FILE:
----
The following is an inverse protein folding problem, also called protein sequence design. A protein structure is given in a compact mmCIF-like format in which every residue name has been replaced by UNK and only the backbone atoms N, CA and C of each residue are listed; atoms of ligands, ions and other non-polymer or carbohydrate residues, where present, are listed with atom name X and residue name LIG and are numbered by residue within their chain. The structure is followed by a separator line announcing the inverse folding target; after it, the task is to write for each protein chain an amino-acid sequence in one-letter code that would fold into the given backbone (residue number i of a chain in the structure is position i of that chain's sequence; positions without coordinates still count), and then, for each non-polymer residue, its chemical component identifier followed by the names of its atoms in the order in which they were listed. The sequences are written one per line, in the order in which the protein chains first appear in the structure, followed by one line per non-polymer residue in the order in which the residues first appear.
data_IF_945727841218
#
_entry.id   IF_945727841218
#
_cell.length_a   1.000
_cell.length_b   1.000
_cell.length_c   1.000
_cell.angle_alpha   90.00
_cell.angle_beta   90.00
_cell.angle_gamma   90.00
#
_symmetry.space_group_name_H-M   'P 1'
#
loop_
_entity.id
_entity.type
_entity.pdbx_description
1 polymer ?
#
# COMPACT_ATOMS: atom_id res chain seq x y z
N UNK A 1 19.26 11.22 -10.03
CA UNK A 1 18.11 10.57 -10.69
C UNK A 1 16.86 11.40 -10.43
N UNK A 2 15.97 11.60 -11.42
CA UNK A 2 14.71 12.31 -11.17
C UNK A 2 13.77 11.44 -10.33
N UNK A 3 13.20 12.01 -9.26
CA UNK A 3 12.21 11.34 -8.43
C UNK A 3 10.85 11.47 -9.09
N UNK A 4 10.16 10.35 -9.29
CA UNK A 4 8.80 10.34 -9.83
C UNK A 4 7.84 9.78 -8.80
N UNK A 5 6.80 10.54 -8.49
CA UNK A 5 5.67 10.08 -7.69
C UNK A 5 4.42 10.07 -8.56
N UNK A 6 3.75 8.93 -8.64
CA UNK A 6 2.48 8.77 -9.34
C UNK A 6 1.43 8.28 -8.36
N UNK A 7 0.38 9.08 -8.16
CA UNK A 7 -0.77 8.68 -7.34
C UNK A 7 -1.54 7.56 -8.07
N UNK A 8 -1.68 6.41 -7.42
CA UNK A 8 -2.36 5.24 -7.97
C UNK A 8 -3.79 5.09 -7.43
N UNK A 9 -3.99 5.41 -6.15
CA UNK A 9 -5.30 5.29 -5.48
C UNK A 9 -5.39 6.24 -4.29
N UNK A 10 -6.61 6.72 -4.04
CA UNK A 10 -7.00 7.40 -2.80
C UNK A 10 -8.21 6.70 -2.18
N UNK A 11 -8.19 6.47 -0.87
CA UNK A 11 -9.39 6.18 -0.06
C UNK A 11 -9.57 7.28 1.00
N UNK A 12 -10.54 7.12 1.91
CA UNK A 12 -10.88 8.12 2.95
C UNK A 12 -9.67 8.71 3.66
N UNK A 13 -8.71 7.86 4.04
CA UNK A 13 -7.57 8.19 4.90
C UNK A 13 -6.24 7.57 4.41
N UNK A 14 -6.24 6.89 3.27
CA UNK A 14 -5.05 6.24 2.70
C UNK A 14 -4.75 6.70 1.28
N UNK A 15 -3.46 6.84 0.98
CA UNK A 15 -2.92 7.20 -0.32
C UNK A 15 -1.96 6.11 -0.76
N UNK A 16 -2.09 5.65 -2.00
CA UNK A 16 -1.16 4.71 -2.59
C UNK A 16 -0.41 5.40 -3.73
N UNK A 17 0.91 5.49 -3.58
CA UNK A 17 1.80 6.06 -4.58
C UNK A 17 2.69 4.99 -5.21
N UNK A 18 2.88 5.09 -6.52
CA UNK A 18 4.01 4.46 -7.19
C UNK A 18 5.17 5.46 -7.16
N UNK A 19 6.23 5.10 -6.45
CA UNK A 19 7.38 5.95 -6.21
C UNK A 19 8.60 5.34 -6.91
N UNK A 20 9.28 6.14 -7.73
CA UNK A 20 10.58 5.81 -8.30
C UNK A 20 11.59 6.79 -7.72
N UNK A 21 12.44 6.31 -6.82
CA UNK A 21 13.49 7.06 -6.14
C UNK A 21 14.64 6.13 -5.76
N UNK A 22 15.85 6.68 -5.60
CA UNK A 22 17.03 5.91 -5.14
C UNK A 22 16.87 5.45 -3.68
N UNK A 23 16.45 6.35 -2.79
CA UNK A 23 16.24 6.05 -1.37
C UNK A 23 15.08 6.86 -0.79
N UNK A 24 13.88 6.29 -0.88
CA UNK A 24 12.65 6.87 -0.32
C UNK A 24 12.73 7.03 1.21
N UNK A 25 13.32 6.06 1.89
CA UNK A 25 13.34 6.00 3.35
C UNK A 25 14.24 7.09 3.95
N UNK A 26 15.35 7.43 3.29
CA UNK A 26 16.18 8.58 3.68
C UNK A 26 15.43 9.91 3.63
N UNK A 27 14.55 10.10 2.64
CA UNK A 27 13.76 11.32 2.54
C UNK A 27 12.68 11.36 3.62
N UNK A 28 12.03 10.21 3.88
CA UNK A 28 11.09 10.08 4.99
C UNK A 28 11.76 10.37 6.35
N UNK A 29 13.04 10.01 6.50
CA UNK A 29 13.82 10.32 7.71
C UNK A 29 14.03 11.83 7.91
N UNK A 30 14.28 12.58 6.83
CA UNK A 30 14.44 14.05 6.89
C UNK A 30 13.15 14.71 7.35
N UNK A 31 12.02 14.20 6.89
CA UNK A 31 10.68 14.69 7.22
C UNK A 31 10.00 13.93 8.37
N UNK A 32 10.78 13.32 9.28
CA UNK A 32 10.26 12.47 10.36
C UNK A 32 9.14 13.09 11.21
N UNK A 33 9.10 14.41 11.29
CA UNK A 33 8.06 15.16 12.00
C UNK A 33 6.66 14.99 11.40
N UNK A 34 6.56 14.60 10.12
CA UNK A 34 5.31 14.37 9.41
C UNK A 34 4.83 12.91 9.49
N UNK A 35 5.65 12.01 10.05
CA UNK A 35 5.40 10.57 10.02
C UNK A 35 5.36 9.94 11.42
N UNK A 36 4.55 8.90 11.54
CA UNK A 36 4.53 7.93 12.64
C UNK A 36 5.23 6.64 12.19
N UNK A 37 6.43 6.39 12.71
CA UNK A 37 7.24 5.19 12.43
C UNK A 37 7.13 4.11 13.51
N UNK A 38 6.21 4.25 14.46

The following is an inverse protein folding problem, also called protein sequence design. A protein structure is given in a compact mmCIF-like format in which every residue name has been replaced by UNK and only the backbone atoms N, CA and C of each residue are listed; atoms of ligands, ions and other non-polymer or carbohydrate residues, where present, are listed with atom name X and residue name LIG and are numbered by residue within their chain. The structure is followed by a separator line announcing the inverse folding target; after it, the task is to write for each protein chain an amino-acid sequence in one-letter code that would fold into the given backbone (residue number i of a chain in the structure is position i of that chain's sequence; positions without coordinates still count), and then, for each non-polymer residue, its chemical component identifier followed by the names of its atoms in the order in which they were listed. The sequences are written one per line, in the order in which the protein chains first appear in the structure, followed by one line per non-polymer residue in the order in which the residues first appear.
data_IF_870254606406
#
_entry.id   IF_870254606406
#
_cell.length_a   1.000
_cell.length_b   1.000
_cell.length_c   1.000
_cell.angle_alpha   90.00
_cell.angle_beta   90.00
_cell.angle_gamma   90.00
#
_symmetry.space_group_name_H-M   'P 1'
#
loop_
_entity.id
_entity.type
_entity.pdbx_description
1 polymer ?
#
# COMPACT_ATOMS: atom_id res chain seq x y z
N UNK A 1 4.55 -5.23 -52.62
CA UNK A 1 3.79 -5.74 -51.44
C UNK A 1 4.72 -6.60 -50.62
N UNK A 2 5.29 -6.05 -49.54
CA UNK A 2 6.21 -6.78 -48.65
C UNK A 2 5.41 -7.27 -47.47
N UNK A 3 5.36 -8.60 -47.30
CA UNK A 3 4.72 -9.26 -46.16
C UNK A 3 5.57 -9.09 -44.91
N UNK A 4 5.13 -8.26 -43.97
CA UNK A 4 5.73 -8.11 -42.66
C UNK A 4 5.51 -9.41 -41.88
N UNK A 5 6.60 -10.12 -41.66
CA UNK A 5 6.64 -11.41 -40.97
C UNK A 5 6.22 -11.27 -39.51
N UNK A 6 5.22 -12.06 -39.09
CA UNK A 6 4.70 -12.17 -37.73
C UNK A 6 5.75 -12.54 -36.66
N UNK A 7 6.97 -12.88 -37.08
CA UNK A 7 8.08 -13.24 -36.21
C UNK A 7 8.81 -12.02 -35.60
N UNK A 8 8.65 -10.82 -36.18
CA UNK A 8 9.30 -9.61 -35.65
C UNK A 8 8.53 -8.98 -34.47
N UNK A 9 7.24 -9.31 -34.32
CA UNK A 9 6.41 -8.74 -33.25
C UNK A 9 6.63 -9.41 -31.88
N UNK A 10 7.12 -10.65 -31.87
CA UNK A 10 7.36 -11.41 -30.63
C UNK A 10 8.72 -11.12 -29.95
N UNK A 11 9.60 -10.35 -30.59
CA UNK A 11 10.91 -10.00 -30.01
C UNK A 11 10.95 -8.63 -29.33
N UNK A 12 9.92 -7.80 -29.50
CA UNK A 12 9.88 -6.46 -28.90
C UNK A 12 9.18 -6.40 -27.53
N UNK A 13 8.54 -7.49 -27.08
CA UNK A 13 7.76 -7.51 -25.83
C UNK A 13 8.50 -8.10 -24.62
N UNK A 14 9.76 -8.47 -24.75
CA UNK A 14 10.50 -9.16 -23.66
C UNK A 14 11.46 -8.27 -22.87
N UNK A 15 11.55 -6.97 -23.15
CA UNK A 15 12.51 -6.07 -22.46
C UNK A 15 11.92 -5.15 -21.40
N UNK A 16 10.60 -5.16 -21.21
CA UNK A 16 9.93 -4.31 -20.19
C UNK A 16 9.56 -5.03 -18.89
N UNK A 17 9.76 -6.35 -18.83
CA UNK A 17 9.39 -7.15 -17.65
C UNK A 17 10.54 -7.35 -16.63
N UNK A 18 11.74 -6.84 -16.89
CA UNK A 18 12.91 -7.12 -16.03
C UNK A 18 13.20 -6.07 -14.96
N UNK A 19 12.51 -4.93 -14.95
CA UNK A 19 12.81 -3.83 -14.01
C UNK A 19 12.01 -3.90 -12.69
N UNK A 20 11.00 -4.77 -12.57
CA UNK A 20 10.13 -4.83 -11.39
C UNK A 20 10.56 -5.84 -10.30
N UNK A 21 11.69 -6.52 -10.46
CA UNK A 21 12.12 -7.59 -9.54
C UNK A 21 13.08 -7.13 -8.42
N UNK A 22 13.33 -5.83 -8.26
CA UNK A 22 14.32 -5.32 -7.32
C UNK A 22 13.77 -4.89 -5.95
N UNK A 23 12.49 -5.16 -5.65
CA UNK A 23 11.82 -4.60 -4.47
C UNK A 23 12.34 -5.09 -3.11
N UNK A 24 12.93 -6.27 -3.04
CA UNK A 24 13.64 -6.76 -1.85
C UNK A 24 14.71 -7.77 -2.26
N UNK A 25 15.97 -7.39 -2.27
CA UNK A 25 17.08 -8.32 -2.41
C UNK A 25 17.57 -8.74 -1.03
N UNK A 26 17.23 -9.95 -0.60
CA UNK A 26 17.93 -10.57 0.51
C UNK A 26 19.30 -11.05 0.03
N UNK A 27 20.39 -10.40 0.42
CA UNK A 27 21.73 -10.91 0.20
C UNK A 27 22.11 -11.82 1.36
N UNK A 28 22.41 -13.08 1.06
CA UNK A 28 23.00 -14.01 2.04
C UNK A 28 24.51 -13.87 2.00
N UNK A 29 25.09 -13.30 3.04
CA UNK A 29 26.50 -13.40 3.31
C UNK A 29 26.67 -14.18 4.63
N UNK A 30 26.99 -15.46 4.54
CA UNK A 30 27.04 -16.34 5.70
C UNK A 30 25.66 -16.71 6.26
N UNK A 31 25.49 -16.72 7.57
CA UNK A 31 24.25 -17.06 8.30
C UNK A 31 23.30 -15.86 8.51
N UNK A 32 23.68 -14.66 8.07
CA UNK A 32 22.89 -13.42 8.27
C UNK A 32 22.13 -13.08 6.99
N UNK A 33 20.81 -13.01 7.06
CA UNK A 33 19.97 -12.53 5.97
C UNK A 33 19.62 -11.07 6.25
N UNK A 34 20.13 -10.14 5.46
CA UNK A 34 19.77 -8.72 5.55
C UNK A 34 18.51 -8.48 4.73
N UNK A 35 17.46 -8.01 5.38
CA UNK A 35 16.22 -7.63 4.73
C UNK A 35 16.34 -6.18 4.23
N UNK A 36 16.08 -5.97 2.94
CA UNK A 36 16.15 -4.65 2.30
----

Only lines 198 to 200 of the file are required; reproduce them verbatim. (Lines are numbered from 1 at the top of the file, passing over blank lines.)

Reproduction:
CA UNK A 15 12.51 -6.07 -22.46
C UNK A 15 11.92 -5.15 -21.40
N UNK A 16 10.60 -5.16 -21.21